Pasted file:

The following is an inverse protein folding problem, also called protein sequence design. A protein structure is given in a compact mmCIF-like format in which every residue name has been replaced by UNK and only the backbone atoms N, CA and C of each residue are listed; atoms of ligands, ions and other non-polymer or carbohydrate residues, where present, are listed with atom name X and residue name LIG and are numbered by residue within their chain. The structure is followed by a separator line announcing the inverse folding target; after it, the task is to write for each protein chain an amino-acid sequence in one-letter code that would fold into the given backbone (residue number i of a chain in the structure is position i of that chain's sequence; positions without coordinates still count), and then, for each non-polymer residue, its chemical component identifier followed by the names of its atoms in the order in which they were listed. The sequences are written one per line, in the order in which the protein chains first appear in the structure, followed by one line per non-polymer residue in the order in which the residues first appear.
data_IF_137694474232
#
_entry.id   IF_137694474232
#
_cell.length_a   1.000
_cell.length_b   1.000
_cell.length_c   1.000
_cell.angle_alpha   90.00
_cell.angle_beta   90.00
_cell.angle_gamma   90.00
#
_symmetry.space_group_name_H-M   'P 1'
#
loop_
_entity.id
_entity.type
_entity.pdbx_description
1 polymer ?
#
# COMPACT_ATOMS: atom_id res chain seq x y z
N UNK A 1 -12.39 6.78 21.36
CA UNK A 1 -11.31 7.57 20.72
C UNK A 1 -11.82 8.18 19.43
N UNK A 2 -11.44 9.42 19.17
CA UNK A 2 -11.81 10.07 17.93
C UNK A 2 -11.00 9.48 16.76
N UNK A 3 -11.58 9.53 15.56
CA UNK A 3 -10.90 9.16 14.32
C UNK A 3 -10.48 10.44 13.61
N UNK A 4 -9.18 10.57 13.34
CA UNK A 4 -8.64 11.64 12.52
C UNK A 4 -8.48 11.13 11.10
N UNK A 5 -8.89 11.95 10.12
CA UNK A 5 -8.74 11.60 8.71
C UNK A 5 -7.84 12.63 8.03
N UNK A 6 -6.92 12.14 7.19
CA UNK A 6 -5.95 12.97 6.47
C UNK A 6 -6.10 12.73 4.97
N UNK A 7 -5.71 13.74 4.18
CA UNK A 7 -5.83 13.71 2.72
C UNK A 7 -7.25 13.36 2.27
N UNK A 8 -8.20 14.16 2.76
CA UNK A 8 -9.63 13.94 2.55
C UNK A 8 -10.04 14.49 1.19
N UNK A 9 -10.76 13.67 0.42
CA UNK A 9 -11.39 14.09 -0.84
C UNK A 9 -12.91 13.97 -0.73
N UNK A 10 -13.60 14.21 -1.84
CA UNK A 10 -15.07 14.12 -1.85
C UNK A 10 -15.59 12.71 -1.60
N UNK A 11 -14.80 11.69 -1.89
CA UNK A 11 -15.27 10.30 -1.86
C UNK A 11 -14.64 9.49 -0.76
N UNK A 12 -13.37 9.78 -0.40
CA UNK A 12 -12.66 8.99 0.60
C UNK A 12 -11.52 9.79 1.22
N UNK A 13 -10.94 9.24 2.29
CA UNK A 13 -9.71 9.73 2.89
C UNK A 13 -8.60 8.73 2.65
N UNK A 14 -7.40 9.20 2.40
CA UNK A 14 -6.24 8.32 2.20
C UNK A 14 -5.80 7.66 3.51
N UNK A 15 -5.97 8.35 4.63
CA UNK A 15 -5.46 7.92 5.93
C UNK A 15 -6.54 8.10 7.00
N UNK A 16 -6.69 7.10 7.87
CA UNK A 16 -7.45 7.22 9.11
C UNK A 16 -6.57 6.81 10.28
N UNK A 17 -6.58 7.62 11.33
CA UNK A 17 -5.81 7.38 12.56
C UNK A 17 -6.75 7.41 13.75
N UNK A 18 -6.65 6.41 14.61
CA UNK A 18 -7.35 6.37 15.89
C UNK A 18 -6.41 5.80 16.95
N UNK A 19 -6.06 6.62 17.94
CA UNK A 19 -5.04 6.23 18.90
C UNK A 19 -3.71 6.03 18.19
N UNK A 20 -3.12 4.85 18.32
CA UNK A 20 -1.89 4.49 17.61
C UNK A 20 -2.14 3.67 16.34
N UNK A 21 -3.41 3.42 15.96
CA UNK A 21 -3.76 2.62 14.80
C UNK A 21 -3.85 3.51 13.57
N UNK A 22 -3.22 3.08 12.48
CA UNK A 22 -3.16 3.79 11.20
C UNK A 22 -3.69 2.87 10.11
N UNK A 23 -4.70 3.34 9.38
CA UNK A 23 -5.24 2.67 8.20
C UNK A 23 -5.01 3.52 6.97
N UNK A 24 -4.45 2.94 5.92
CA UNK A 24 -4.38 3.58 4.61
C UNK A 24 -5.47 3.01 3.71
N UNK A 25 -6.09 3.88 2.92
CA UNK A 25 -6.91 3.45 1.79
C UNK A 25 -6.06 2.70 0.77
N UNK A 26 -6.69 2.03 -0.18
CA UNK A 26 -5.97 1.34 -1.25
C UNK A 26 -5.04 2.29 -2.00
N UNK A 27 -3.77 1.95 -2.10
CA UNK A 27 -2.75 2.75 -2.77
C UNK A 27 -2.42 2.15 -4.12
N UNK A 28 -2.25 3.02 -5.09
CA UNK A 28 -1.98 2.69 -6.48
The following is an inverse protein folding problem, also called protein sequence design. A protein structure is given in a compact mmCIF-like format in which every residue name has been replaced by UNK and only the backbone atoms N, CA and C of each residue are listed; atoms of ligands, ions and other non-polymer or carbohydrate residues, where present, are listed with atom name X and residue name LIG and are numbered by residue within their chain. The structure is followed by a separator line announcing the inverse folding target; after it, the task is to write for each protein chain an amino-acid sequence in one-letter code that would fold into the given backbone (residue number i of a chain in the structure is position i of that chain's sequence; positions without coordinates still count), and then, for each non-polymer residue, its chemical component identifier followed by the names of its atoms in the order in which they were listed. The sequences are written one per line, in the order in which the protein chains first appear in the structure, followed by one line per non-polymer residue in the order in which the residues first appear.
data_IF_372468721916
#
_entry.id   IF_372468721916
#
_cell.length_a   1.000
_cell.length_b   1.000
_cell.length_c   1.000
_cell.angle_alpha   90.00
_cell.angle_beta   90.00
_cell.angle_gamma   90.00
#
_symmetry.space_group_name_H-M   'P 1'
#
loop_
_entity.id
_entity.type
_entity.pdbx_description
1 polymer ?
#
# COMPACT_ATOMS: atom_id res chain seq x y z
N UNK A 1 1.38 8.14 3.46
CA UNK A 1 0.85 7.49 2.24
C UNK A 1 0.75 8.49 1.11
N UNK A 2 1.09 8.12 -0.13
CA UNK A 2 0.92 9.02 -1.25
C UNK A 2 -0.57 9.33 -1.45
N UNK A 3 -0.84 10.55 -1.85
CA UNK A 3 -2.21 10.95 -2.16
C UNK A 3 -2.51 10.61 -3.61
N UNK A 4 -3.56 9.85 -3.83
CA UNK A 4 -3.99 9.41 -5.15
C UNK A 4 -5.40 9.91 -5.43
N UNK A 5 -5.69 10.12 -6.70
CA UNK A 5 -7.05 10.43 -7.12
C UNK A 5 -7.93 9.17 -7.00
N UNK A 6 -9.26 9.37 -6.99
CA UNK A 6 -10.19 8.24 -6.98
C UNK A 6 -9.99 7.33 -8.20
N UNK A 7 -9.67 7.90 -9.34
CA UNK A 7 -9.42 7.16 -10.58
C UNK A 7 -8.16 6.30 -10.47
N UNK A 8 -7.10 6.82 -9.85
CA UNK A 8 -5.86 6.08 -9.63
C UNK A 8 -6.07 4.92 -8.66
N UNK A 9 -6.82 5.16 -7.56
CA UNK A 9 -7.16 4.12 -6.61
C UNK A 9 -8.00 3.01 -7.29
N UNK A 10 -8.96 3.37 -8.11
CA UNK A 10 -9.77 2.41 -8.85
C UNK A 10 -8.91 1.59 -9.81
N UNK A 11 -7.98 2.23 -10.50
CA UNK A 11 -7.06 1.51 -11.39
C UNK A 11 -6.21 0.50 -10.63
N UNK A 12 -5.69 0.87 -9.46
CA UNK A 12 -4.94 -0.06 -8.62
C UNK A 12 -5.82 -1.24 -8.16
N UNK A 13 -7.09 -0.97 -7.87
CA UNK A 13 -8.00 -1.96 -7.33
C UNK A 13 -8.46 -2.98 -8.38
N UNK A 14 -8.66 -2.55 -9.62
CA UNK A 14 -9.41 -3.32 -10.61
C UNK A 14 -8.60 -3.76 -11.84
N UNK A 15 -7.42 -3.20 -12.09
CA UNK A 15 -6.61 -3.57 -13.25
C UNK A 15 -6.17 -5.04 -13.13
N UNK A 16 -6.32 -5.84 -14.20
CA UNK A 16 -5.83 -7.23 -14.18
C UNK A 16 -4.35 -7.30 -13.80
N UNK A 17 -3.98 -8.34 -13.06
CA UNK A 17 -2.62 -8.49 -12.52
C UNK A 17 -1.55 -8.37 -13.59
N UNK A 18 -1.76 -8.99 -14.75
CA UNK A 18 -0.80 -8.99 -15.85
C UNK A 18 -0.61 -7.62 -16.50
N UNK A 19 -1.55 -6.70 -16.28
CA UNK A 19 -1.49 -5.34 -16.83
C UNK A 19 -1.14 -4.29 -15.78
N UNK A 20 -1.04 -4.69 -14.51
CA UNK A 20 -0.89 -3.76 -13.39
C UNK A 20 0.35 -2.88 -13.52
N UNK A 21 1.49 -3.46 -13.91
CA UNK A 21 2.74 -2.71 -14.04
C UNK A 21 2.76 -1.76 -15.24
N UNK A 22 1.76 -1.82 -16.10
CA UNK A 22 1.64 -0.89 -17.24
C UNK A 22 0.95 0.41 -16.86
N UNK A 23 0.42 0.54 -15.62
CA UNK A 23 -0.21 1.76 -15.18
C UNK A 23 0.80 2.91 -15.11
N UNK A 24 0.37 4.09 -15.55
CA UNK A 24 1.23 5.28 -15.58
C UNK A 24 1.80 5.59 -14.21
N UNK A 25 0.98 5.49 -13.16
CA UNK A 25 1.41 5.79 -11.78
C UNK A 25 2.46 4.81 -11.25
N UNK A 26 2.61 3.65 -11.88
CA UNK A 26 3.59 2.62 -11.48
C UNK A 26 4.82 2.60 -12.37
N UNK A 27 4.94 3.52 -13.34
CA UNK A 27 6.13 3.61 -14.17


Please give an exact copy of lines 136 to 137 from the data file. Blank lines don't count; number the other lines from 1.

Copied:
CA UNK A 4 -3.99 9.41 -5.15
C UNK A 4 -5.40 9.91 -5.43